Purdue University researchers participated in a multi-institute project that sequenced the genome of the common bedbug, a blood-sucking insect that has reemerged globally as a hardy pest capable of withstanding most major classes of insecticides.The genome of Cimex lectularius uncovers the genetic underpinning of bedbugs' unique biology and offers new targets for controlling them. Purdue entomologists Ameya Gondhalekar and Michael Scharf contributed to the international effort by annotating the bugs' antioxidant genes, which detoxify the blood they ingest and likely play a role in disarming certain types of insecticides.
"Bedbugs were the ignored pests for many decades, but their sudden prevalence has sparked interest in developing better bedbug control measures and knowing more about their biology," said Gondhalekar, assistant professor of entomology. "The genome provides a much-needed platform for answering these questions at a deeper level."
Bedbugs have plagued humans for at least three thousand years, emerging at night to feed on blood, their sole source of nutrition and water. Widespread use of insecticides in homes after World War II curtailed their numbers dramatically, but over the past two decades, the bedbug has rebounded from near eradication in many regions to extraordinary levels of infestation on every continent except Antarctica. Infestations in Australia alone have risen 4,500 percent.
The bug's unexpected comeback is likely due to a surge in international travel, the exchange of secondhand goods and the pest's evolution of resistance to many conventional insecticides, said Scharf, the O. Wayne Rollins/Orkin Chair in Molecular Physiology and Entomology.
"Nobody was ready for this," he said. "It's reached almost a crisis condition. All big cities in the U.S. are experiencing problems. Our culture had forgotten about bedbugs, and two generations of entomologists haven't had to deal with them."
The genome shows that bedbugs have developed multiple ways of resisting insecticides. Their armor-like outer cuticle sports barriers and detoxification genes that help prevent insecticides from penetrating. Many bedbugs have also evolved new forms of sodium channels, gates in the nervous system that insecticides such as pyrethroids are designed to target and disrupt. The bugs might also detoxify ingested pesticides using the same robust antioxidant enzyme system they use to detoxify blood, the researchers said.
The genome indicated substantial inbreeding among bedbugs, suggesting that genetic resistance to pesticides can spread across populations.
Many of the bedbug genes associated with pesticide resistance have similar forms in other insects such as mosquitoes and fruit flies, but Scharf and Gondhalekar pinpointed antioxidant genes that appear to be unique to bedbugs, offering possible targets for genetic control measures.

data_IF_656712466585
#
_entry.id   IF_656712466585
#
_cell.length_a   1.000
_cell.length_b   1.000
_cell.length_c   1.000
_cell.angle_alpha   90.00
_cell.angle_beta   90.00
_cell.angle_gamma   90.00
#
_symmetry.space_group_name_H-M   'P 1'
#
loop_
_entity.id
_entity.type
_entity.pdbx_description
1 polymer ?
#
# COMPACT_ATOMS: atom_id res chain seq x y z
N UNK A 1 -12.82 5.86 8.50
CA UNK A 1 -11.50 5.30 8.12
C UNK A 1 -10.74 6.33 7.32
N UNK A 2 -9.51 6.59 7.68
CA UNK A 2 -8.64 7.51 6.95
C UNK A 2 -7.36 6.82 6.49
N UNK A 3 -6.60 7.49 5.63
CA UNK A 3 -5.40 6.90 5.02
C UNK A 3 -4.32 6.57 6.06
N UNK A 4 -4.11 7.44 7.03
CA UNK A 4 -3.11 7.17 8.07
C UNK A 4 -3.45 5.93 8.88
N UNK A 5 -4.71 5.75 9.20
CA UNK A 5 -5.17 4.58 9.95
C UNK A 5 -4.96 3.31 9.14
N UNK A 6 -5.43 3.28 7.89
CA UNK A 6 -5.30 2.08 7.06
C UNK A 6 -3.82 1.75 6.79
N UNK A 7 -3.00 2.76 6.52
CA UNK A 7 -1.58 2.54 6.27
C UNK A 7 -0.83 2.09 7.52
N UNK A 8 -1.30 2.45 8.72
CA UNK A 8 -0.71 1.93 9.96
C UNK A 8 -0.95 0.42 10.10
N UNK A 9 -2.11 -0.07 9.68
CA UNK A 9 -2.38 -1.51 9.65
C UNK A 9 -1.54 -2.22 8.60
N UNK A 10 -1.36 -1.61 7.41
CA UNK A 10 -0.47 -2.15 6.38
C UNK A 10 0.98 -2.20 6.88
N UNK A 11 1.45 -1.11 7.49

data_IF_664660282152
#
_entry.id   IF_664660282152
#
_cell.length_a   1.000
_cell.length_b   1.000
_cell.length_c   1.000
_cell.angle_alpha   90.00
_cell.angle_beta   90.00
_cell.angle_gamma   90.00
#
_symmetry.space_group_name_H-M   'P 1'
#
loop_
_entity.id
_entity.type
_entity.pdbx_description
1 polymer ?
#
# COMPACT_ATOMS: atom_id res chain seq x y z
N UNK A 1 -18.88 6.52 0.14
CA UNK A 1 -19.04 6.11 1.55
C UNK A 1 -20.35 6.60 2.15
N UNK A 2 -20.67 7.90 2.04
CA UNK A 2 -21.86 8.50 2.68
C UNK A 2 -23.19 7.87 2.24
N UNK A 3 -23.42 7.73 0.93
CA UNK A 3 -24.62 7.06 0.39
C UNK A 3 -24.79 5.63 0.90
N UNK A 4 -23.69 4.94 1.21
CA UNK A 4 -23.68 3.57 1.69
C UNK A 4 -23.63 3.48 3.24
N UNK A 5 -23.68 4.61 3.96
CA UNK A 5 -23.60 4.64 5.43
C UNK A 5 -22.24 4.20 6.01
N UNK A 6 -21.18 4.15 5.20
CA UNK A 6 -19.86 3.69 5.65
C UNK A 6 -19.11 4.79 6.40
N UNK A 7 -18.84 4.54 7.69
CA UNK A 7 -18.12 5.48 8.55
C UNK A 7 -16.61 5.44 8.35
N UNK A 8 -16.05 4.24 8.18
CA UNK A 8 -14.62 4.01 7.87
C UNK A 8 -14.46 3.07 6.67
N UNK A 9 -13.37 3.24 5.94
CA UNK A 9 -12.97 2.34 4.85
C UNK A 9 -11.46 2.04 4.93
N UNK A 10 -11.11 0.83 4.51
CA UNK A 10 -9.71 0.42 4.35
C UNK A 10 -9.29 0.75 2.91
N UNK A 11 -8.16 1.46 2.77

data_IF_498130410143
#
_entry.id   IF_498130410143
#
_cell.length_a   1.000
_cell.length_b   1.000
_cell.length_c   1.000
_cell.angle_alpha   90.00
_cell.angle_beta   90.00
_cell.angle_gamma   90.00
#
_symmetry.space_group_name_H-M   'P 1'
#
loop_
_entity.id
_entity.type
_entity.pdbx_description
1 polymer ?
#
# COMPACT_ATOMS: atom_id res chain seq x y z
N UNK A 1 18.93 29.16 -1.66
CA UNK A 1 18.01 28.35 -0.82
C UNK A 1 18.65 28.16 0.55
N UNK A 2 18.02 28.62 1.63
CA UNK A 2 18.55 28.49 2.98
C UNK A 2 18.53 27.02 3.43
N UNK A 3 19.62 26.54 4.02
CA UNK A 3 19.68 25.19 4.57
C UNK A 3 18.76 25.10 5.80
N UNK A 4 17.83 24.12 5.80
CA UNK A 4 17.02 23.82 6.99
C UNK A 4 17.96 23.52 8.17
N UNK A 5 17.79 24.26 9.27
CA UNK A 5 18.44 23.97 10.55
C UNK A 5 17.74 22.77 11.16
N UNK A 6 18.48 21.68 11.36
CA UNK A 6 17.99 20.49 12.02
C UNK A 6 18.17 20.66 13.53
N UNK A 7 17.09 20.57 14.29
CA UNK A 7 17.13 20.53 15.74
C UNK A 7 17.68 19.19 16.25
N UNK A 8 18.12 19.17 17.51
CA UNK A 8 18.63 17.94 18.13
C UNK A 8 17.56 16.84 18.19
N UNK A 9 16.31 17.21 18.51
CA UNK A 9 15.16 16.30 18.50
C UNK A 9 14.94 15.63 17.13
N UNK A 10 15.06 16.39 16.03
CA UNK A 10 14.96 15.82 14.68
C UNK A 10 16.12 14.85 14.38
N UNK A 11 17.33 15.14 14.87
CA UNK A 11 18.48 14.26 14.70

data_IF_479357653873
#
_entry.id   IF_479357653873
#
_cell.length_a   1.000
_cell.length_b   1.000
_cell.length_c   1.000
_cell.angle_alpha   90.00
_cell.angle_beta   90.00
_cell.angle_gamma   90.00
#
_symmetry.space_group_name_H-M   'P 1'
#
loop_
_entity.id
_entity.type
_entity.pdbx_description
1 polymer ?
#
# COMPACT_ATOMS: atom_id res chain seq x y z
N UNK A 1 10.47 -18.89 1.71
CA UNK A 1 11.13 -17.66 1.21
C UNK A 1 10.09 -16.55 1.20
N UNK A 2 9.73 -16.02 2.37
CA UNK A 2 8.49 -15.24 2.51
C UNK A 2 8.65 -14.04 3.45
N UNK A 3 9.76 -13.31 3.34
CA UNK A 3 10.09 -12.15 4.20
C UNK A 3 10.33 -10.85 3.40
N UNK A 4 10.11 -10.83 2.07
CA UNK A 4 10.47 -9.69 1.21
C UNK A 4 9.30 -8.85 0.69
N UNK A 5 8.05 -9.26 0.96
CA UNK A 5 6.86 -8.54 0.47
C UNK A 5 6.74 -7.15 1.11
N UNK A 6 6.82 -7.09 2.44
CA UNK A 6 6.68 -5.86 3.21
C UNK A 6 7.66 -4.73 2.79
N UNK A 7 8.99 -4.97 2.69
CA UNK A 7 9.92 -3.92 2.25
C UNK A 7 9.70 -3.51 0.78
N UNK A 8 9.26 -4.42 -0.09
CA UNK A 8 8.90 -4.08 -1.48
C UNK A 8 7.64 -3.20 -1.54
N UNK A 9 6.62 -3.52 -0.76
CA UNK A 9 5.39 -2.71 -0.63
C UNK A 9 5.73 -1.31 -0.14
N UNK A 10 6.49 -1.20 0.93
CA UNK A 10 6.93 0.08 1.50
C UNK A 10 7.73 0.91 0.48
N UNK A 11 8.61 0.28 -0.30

Other factors that make bedbugs tough to control are their abilities to survive for months without a bloodmeal, easily hitchhike on clothes and luggage, feed stealthily and stow away in furniture and mattresses. Many insecticides can only be applied to cracks, crevices and baseboards, allowing the bugs to hide during spraying and emerge unscathed later.
"It only takes one pregnant bedbug to jumpstart an infestation of a whole building," Scharf said.
Adult bedbugs can grow up to a quarter inch long and are flat, reddish-brown insects that resemble oversized versions of their sister species, the pea aphid. They use piercing-sucking mouthparts to penetrate human skin and slurp up a blood meal, typically leaving behind an itchy, red welt.
Severity of reactions to bedbug bites can vary widely, and the genome provides researchers with molecular resources to investigate whether proteins produced by bedbugs can cause allergies.
Though the bugs do not transmit disease, scratching bedbug bites can result in secondary infections, and infestations can exert a psychological toll, the researchers said.
People in infested homes can suffer from stress, paranoia, poor quality of sleep, insomnia and depression.
"Once you have bedbugs, everything changes," Gondhalekar said. "You devote all your attention to getting rid of them."
Previous research by Purdue entomologist Timothy Gibb showed that even people who mistakenly thought their homes were infested showed an increase in depression and distanced themselves from others.
"People feel vulnerable," Scharf said. "You're being fed upon by something that drinks your blood while you're sleeping."
The genome also revealed that bedbugs have a significantly lower number of chemosensory genes compared with many other insects, possibly due to the bedbugs' host specificity. They have inherited genes from symbiotic bacteria that provide essential nutrients lacking in blood. Bedbugs also have a large number of genes that code for resilin, which gives their cuticle elasticity. This adaptation likely helps female bedbugs recover after traumatic insemination, a mating process in which the male stabs the female's abdomen with dagger-like genitalia.
The researchers said that pesticide companies could leverage these genomic resources to screen the effectiveness of available chemicals, lowering the cost of getting new insecticides to market.
"Fortunately, we've now got the genome early in the game," Scharf said. "Having this knowledge now might enable us to prevent bedbugs from becoming pests at the level of German cockroaches or disease-transmitting mosquitoes."
Explore further: Don't let bedbugs ruin your vacation
Joshua Benoit, University of Cincinnati; Coby Schal, North Carolina State University; Stephen Richards, Baylor College of Medicine; et al. Online Feb. 2, 2016, in Nature Communications DOI: 10.1038/ncomms10165 , dx.doi.org/10.1038/ncomms10165